Our mission is to advance social justice and community by saving historic places. We advocate, educate, and provide technical assistance for the use of traditional and innovative historic preservation tools and programs to dignify the places, people, and events that make this city the diverse and culturally rich environment it is today.
A storytelling project documenting the lives of LGBTQ+ Atlantans as a form of transmission for queer Southern history. The Touching Up Our Roots Digital Story Tour is a self-guided audio tour that takes visitors on an aural history of LGBTQ+ Atlanta, with sites throughout the city that reflect the legacy of Atlanta’s LGBTQ+ history.
Georgia LGBTQ Archives and Collections
Southern LGBTQ History Projects
The Invisible Histories Project locates, preserves, researches, and creates for local communities an accessible collection of the rich and diverse history of LGBTQ life in the US South. Currently, IHP collects in Alabama, Mississippi and Georgia. IHP acts as an intermediary between the Queer community and various institutions like universities, museums, archives, and libraries in order to preserve Southern LGBTQ histories.
Connecting academics and advocates to advance LGBTQ Equity through research and education focused on the American South.
National LGBTQ History Organizations
The GLBT Historical Society Museum, located in the heart of San Francisco’s Castro District, is the first stand-alone museum of gay, lesbian, bisexual, and transgender history and culture in the United States.
ONE Archives Foundation is the independent community partner that supports ONE National Gay & Lesbian Archives at the University of Southern California (USC) Libraries, the largest repository of Lesbian, Gay, Bisexual, Transgender, Queer (LGBTQ) materials in the world.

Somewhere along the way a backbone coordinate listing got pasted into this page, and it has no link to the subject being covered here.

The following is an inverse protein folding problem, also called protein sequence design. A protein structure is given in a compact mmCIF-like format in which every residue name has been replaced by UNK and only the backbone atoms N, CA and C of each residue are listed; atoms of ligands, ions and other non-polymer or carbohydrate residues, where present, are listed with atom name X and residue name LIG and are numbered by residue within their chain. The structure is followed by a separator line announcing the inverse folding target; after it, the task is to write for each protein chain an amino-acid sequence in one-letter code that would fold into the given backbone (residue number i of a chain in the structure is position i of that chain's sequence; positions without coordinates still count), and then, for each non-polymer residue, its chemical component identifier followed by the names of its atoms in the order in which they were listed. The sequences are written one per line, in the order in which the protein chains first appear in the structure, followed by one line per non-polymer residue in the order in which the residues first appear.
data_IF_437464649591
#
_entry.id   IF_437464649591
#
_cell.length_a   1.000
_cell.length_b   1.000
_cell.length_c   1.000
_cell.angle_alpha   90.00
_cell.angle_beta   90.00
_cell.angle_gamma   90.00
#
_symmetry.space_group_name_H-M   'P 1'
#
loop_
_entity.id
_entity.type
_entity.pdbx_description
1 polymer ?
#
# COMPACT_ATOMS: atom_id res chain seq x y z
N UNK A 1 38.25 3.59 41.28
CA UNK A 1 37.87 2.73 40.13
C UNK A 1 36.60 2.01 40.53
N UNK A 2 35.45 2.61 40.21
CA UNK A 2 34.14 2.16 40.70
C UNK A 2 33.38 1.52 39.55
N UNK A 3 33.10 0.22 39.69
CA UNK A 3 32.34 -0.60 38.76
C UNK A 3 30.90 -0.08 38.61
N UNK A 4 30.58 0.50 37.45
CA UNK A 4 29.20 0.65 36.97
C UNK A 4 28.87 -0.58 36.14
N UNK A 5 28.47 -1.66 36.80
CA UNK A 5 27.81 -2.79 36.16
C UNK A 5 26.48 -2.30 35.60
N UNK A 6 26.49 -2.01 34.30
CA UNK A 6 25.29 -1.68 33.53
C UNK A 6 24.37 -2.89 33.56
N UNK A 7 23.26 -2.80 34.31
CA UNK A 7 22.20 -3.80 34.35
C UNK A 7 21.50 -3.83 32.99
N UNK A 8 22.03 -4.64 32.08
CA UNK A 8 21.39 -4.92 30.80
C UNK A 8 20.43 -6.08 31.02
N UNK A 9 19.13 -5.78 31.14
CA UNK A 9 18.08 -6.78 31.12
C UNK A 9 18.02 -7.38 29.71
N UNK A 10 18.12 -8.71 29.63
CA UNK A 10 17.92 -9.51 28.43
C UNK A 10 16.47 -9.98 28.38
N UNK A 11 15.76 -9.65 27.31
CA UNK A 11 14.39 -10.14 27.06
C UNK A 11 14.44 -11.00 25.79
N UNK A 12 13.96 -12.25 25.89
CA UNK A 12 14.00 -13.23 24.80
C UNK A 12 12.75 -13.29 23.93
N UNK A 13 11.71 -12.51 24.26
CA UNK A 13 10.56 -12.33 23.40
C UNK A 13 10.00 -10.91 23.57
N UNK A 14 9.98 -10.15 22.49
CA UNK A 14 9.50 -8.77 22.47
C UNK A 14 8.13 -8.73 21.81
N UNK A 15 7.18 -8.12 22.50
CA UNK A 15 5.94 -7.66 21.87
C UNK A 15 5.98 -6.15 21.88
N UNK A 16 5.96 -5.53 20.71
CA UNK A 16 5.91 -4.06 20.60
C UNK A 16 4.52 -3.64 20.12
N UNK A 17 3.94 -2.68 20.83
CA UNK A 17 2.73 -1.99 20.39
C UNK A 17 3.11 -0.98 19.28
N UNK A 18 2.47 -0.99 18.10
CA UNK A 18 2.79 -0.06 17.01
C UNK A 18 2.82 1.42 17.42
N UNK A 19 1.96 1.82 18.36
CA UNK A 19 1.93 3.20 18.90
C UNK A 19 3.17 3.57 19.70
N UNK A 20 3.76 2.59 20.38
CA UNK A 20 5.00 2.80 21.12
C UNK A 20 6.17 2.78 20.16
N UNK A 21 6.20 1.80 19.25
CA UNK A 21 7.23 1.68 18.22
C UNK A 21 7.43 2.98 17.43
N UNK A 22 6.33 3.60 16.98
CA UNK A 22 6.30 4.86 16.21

National LGBT Museum
The Museum is dedicated to sharing the heritage of LGBT people, a story that unites millions of individuals but is rarely represented in mainstream museums. Developed and sustained by the Velvet Foundation, the Museum will be located in the city of New York, where the LGBT story can most effectively reach a national and international audience.
Resources for Teachers
History UnErased is an education nonprofit founded in 2015 by veteran classroom teachers to provide K-12 schools with the curriculum and training they need to teach LGBTQ-inclusive history as it intersects with race, gender, and nationality within the mainstream curriculum.
This site serves as a comprehensive reference hub for information regarding the FAIR Education Act, as well as for History Framework Lesson Plans and General LGBTQ Lesson Plans, and resources to support teachers as they work with the new content required by the FAIR Education Act.
The Out Down South: Voices & Portraits of LGBTQ+ Atlanta is brought you by the National Center for Civil and Human Rights in partnership with:
Atlanta LGBTQ+ History Project The Atlanta LGBTQ+ History Project is a multimedia initiative to gather, share, and preserve the history of LGBTQ+ Southerners. Using photography, oral history, podcasting, and archival materials, the project brings LGBTQ+ history alive through the stories of the people who lived it, told in their own voices.
Georgia State University Library Collections & Archives Georgia State University Library Special Collections & Archives collects and preserves historic materials related to Atlanta and the wider Southeast
LGBTQ Institute The LGBTQ Institute of the National Center for Civil and Human Rights is dedicated to advancing LGBTQ equity in the South through research and education.
Wussy Magazine Wussy Magazine is a queer art and pop culture magazine and media platform based in Atlanta, GA.
Curated by Rachel Garbus & Sam Landis
Designed by Sam Landis
This exhibit includes oral histories from Georgia State University Library’s Gender & Sexuality Archives, The Sallie Bingham Center for Women’s History & Culture at Duke University, & The Southern Lesbian Feminist Activist Herstory Project.
Special thanks for Morna Gerrard at Georgia State University Library’s Gender & Sexuality Archives.
Photography by Jody Fausett, Robin Rayne, Larue Calliet, Kenedee Hodges, Jarrett Heatherly, Marilyn Ocasio Nieves, Just Toby, Alex Pirtle, Karen Shacham, Aurie Singletary and Jamie Hopper.
Exhibition advising from James Richards, Jill Savitt, Jon Dean, Lance Wheeler and Ryan Roemerman.
The exhibition was made possible due to generous gifts from Alice Roll & The Roll Family Foundation, Will Szal & Kyra Kristof, and Curt Stamp.